Now, Bertelli – who was known for his “combative character” and “difficult personality” – and Arnault – who had garnered the title of “one of Europe’s wealthiest and most ambitious business executives” thanks to his “ruthless” and “relentless acquisition spree” – would work together. The target was Fendi, and the quest brought together “some of the most dominant egos in the fashion industry.”
Fendi’s “fur [offerings] (which accounted for 20% of sales) and leather goods (40%) would make a nice addition to LVMH,” Forbes’ Richard Heller reported in August 1999. And the Italian design house’s “ready-to-wear lines (20% of revenues) would fit well with the group’s current brands (Christian Dior, Givenchy, Celine).”
There was one “potential stumbling block for LVMH,” though, according to Heller. “Would designer Lagerfeld (who also does Chanel and his own line) work for the authoritarian Arnault?”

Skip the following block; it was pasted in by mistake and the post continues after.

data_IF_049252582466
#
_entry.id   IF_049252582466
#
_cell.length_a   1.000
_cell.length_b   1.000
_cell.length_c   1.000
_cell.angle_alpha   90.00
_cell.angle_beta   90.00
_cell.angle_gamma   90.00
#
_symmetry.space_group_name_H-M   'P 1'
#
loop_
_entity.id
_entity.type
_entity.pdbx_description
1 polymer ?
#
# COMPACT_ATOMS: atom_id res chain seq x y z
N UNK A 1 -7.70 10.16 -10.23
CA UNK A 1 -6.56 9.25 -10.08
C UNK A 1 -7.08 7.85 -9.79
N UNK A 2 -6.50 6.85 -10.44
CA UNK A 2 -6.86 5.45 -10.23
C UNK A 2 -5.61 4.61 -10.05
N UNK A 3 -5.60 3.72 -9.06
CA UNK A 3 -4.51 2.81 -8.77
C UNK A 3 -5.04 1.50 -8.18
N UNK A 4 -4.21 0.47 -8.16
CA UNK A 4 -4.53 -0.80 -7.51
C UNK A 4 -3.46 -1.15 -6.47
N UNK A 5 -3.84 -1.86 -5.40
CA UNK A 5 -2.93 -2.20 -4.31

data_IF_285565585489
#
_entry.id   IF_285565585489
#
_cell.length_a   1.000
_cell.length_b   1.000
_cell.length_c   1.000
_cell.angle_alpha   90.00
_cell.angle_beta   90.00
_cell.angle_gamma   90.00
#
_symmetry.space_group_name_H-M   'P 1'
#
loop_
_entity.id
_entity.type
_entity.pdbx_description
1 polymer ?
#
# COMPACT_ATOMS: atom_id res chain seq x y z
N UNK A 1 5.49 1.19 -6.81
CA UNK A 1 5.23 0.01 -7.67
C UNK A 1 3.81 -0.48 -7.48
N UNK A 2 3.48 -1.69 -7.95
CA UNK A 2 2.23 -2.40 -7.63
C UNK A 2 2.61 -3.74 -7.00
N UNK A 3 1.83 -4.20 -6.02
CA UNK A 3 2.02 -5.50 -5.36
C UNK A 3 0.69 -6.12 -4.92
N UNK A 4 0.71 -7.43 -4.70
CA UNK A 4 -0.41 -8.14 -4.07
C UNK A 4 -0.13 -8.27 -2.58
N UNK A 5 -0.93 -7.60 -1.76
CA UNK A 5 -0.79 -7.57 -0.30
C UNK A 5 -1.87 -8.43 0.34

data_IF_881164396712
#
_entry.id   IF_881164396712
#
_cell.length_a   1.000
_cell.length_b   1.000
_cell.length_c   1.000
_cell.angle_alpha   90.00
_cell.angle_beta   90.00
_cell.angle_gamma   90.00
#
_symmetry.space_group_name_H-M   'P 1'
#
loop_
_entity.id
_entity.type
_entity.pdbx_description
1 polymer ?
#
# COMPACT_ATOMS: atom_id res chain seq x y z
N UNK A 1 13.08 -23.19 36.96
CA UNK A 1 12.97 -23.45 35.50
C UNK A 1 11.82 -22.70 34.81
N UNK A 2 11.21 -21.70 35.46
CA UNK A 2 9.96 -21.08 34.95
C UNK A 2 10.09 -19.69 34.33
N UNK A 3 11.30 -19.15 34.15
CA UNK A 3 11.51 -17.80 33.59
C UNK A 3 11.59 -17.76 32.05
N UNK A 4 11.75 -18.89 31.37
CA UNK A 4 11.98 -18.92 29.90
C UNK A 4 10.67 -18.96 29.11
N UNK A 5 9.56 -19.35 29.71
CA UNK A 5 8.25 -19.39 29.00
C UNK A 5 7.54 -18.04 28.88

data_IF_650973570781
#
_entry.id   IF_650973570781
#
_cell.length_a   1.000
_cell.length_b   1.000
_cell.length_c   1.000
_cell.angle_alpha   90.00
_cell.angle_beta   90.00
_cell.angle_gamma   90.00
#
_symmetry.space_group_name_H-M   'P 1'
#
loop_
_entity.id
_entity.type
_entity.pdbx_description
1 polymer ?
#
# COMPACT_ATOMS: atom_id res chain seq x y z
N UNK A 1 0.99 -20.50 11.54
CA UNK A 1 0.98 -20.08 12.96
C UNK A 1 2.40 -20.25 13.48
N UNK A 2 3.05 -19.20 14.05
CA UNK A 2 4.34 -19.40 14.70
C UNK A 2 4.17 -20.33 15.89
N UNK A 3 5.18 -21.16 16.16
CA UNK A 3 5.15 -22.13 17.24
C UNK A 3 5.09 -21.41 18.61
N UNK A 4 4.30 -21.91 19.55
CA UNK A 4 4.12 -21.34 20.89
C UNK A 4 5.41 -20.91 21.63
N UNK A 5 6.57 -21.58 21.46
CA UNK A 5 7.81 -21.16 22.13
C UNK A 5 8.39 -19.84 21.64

While it was unclear at the time if Lagerfeld would be willing to operate under the increasingly corporate umbrella that was LVMH, what was certain was this: It was becoming quite well-known that there was not much that Arnault would not do to close a deal and add a new name to his increasingly sizable roster of luxury brands.
However, the newly aligned LVMH and Prada chairmen were not alone in wanting to add Fendi to their portfolios. They would soon learn that they had an aggressive opponent, one that wasn’t prepare to suffer another setback at the hands of LVMH.
Right Under Fendi’s Nose